Did you know that polycystic ovary syndrome affects one in every 10 women in the UK? And more than half of those with the common condition show none of the regular signs?
Here, Dr Nitu Bajekal and nutritionist Rohini Bajekal share everything you need to know about the condition.
What is polycystic ovary syndrome (PCOS)?
PCOS is a hormonal disorder that affects how the ovaries function but is not just a gynaecological issue. It is a complex endocrine condition with a wide range of metabolic, reproductive and psychological symptoms. These symptoms seem to be triggered by a number of mechanisms that can cause an imbalance of hormones (hormonal dysregulation), such as insulin, luteinising hormone, testosterone and oestrogen.
How common is PCOS?
PCOS is the most common endocrine (hormonal) condition to affect women of reproductive age, yet most people have never heard of it. Experts say eight to 13 out of every 100 women have the PCOS, but the true prevalence can range from 2.2% to 26%, with up to seven out of 10 affected with PCOS undiagnosed.
What causes PCOS?
PCOS is poorly understood and the exact cause is unknown. Insulin resistance, a condition in which our cells become resistant to the action of the hormone insulin, appears to be the main mechanism in causing PCOS and many of its symptoms.
The second mechanism that can cause PCOS, even in the absence of insulin resistance, is thought to be excess body weight. There is an accompanying excess of oestrogen produced by the increased fat within the cells when there is weight gain. While excess body weight is a common cause of insulin resistance, lean people with PCOS can also be insulin resistant.
PCOS often runs in families. There appears to be a strong genetic predisposition involving several genes, often expressed as type 2 diabetes and/or premature hair loss, or male-pattern baldness in male relatives. New genetic research suggests men, too, can develop characteristics of PCOS, indicating the primary cause may not be linked to the ovaries – making it an endocrine condition that also happens to affect ovarian function.
What are the symptoms?
One of the difficulties with PCOS is that it can manifest in a number of ways. As a result, you may end up seeing healthcare professionals from different specialities for symptoms ranging from the commonest and most well-known – for example, irregular menstrual cycles, acne and excess hair growth – to lesser-known ones – such as disordered eating or sleep disturbances. The dots may never get joined up to make a proper diagnosis of PCOS. This can lead to fragmented and disjointed medical advice and treatment.
It’s important to remember you may not have all the symptoms and signs of PCOS, even if you have the condition. However, it is good to be aware of all the possibilities.
Here are some of main symptoms:
Infrequent or missed periods
Excess facial/body hair
Adult acne, often cystic and painful
Acanthosis nigricans or darkened skin: behind the neck, underarms, groin
Scalp hair loss (alopecia)
Pregnancy complications (miscarriage, gestational diabetes)
Psychological issues (depression, anxiety and mood disorders)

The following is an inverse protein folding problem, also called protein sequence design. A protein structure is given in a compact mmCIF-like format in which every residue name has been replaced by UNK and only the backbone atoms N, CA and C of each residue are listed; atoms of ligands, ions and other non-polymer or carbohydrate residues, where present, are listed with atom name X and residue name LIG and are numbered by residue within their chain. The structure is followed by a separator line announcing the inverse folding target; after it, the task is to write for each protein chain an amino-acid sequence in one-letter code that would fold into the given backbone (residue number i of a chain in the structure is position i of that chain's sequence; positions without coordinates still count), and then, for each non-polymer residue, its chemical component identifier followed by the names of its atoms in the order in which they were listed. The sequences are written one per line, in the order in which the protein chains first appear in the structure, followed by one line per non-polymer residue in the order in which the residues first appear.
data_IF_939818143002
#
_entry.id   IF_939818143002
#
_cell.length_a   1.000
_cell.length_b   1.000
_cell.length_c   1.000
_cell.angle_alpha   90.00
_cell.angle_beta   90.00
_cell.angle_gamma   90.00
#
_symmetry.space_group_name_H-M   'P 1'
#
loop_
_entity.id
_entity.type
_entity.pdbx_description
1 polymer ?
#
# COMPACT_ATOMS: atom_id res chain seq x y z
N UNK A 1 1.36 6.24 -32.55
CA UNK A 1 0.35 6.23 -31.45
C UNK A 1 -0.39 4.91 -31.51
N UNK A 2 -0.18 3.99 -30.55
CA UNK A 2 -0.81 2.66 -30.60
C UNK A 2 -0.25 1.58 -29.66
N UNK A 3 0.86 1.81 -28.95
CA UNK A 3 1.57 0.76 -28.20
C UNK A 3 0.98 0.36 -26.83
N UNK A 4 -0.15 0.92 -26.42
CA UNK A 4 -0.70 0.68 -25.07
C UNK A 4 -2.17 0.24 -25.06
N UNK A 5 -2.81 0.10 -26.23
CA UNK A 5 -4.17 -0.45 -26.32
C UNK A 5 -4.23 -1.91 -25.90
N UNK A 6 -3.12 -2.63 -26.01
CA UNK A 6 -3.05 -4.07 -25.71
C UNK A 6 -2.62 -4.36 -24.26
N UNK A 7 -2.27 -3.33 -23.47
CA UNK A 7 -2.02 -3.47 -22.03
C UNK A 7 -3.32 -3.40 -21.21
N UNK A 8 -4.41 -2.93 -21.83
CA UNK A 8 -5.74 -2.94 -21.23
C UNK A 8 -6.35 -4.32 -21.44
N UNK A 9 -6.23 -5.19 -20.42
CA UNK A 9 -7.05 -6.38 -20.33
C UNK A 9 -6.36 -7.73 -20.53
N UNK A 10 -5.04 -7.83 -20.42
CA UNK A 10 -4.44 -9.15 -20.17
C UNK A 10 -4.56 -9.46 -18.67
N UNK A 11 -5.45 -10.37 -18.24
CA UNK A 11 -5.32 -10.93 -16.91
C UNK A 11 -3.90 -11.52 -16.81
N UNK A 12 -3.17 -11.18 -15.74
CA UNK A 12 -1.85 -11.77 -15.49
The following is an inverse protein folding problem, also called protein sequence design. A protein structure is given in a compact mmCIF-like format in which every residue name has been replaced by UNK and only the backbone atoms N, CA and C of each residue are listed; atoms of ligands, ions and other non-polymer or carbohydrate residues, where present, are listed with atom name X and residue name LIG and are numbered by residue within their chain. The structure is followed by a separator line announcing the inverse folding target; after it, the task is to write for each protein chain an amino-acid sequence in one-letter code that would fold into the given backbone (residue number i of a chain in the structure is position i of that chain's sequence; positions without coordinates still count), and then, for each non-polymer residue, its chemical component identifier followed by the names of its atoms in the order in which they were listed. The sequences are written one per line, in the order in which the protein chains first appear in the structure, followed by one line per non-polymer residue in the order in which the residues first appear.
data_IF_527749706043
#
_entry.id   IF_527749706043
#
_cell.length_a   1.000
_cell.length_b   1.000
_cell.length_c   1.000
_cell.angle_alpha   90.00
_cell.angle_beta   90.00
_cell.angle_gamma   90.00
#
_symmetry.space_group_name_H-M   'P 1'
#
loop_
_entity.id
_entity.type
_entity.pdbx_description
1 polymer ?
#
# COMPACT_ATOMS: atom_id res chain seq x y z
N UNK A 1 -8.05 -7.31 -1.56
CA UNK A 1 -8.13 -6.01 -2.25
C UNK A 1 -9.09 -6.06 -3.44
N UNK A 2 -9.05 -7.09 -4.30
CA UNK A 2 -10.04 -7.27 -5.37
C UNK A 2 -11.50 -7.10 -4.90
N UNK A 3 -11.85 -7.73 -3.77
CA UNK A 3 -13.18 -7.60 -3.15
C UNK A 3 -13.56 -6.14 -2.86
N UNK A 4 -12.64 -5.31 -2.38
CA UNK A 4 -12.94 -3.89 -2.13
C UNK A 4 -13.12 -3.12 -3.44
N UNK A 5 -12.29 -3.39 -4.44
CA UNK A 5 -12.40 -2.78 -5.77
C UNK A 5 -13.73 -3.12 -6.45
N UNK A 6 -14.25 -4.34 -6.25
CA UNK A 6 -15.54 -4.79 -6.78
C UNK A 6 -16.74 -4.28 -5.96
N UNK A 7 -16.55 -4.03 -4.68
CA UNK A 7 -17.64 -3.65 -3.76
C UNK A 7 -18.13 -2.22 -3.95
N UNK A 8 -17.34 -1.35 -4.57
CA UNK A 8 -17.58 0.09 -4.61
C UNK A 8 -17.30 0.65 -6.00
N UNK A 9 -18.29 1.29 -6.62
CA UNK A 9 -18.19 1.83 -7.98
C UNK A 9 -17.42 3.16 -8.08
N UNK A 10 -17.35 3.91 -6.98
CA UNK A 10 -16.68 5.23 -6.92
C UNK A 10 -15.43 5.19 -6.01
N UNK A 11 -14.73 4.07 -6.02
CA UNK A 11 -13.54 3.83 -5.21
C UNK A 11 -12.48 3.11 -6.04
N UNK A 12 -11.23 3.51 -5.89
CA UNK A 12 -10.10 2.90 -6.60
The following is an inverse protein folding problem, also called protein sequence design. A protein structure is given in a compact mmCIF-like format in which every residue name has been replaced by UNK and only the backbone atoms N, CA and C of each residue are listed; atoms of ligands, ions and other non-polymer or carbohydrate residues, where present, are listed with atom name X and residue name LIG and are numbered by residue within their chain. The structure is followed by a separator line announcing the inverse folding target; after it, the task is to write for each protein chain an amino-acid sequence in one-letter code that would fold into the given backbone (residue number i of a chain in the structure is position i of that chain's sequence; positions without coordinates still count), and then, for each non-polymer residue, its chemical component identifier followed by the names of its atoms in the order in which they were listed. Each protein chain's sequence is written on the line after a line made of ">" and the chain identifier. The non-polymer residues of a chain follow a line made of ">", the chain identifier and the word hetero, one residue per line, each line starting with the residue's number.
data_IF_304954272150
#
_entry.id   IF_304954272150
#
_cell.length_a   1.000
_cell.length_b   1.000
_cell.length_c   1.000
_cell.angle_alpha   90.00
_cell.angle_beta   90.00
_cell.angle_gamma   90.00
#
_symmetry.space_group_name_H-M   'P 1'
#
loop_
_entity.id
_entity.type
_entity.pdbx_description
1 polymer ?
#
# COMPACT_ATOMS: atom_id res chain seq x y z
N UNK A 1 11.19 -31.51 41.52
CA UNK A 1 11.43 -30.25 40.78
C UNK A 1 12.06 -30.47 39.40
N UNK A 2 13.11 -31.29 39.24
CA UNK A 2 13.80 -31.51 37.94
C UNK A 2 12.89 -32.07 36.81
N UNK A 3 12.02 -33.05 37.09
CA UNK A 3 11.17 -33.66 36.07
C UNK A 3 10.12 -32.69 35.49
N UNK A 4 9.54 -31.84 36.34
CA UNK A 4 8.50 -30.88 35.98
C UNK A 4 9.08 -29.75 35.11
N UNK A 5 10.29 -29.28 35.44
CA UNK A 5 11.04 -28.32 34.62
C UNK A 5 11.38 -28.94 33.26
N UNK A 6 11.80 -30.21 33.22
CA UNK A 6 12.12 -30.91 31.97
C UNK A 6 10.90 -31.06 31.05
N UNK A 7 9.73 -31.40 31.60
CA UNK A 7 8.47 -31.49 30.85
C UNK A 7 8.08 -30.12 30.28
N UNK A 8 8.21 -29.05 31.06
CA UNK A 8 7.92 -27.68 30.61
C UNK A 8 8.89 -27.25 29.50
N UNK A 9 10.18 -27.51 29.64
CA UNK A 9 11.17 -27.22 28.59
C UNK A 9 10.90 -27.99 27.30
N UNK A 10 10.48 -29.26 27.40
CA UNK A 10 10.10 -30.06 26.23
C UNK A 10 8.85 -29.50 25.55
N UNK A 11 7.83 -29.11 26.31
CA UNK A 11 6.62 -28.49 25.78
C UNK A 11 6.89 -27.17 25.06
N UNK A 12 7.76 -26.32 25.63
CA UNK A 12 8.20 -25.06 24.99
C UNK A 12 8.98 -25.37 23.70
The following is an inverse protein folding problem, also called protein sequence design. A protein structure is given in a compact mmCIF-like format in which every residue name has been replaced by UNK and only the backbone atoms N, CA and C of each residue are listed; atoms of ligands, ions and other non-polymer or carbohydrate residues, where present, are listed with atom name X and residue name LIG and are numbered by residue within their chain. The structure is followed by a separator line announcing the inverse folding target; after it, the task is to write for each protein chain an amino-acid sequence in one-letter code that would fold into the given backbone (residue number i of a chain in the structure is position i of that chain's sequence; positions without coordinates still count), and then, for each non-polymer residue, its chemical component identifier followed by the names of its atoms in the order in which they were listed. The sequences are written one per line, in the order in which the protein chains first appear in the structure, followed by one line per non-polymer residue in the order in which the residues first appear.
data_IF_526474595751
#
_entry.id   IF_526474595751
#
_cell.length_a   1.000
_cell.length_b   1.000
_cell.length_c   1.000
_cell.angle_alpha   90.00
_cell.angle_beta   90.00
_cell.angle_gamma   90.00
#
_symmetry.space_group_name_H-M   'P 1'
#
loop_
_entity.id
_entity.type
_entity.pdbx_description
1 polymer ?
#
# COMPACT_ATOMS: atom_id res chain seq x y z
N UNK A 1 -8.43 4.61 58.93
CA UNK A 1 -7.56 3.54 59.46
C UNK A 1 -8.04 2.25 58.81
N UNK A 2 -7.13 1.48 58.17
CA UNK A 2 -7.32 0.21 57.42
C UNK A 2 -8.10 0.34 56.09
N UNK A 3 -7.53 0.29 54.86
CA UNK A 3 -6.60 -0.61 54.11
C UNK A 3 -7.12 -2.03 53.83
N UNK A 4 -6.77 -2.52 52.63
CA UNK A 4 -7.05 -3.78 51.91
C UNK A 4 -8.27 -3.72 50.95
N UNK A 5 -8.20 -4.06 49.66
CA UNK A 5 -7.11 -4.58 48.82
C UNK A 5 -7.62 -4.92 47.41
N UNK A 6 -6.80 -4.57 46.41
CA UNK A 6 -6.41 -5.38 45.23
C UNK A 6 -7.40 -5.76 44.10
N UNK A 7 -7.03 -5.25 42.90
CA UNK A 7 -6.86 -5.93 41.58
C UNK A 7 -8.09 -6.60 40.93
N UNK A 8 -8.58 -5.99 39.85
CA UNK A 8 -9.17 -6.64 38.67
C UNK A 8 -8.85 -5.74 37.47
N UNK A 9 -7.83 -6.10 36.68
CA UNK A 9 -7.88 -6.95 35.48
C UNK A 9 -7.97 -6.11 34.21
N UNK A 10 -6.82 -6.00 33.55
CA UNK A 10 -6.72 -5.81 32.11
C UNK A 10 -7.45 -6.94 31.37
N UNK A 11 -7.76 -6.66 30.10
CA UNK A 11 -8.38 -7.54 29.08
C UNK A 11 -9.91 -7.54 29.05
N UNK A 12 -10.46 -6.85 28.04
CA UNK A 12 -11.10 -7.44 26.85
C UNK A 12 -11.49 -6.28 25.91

Excessive daytime sleepiness
Breathing problems (sleep apnoea, snoring)
Sexual and relationship dysfunction.
What is ‘Lifestyle Medicine’, and how can it help with PCOS?
Lifestyle Medicine is old in its principles, but a fairly new discipline of medicine It is defined as the use of evidence-based lifestyle interventions for the prevention and treatment of lifestyle-related chronic disease. In simple words, doctors should recommend the use of lifestyle measures where possible to alleviate chronic diseases caused by lifestyle and reduce the use of medications and surgical procedures, which are often accompanied by side effects.
PCOS is a lifestyle-related condition where metabolic and environmental factors interact with genetics to create the perfect storm of hormonal imbalance. The condition therefore lends itself to being successfully managed with lifestyle changes.
Evidence suggests lifestyle interventions, such as diet, exercise and behavioural interventions, can improve the key underlying metabolic issues implicated in PCOS with a visible improvement in both physical signs and symptoms as well as blood test results. An improvement in quality of life and emotional wellbeing outcomes was also noted. There may be benefits for reproductive health as well.
What are the six pillars of lifestyle?
There are six main principles (known as “pillars”) in Lifestyle Medicine that can help benefit anyone looking to stay healthy or wishing to prevent or manage their health condition. These are:
Nutrition – eat mostly whole plant foods, avoiding ultra-processed foods
Activity – include physical movement every day
Sleep – aim for regular restorative sleep of seven to nine hours every night
Stress reduction – identify your stress triggers and find ways to manage them
Avoidance of risky substances – alcohol and smoking, for example
Positive social relationships – building social connections when you can
Many of my patients with PCOS tell me regularly how introducing a few simple and small achievable changes to their lifestyle has helped them to successfully manage their PCOS.
How do I get a diagnosis?
The diagnosis of PCOS in adults involves a detailed medical history taken by your doctor, biochemical tests and a pelvic ultrasound scan, where indicated.
I often suggest to my patients they write their symptoms down before attending a doctor’s appointment. It is not unusual for your mind to go blank.
Extracted from Living PCOS Free: How to regain your hormonal health with Polycystic Ovary Syndrome, available now
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